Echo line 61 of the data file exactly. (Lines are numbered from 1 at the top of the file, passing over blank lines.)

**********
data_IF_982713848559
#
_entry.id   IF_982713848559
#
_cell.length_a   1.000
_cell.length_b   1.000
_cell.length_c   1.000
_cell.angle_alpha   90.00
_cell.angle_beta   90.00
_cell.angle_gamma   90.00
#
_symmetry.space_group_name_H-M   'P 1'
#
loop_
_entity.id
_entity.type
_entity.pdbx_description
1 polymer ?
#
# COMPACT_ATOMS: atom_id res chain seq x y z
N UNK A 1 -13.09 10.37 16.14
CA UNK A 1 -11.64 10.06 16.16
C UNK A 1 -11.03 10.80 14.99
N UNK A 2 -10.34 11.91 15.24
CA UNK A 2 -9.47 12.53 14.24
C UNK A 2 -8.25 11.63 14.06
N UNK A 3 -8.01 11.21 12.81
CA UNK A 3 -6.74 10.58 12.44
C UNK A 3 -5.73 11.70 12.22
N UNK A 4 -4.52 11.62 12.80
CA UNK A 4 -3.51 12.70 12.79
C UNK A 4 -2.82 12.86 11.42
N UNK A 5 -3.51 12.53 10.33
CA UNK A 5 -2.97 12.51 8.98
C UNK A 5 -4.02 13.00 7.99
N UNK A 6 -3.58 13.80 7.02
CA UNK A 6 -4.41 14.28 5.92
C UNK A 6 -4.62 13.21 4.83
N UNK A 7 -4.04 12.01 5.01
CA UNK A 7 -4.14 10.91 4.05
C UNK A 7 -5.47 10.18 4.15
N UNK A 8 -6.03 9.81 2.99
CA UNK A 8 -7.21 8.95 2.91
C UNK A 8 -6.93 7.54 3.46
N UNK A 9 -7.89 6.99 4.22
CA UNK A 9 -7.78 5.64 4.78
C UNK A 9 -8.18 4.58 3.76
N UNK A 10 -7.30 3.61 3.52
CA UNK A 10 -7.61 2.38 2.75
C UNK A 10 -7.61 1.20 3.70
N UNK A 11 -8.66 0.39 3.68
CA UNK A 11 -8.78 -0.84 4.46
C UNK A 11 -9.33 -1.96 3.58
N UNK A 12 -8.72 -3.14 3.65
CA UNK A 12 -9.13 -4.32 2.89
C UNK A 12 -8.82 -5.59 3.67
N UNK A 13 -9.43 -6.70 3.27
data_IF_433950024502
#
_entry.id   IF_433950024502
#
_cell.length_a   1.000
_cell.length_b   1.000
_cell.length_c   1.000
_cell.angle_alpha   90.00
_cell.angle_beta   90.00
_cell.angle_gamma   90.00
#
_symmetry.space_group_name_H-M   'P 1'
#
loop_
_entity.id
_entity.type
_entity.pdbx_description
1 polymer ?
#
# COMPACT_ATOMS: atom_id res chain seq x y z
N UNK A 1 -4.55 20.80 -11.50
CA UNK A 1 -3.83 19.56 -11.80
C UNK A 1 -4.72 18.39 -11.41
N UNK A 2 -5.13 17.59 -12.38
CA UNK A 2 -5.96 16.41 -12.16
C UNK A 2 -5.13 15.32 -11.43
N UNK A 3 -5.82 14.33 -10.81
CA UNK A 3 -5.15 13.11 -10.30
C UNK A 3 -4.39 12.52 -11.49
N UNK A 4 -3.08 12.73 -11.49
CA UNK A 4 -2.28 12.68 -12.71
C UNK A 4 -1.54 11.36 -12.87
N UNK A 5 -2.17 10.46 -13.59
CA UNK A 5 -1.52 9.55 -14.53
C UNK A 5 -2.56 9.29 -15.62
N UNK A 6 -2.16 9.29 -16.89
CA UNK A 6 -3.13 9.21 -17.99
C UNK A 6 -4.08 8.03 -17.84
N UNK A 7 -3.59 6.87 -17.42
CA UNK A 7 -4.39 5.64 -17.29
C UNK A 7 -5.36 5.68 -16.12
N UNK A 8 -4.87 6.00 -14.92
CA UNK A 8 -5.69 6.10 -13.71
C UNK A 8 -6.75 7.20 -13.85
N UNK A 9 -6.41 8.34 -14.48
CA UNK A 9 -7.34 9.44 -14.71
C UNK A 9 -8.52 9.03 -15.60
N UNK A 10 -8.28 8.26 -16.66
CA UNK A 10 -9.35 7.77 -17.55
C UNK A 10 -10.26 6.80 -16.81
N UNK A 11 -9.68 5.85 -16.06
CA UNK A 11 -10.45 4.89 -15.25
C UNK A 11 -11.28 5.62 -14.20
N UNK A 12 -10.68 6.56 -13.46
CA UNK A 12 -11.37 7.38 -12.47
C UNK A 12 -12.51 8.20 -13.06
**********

#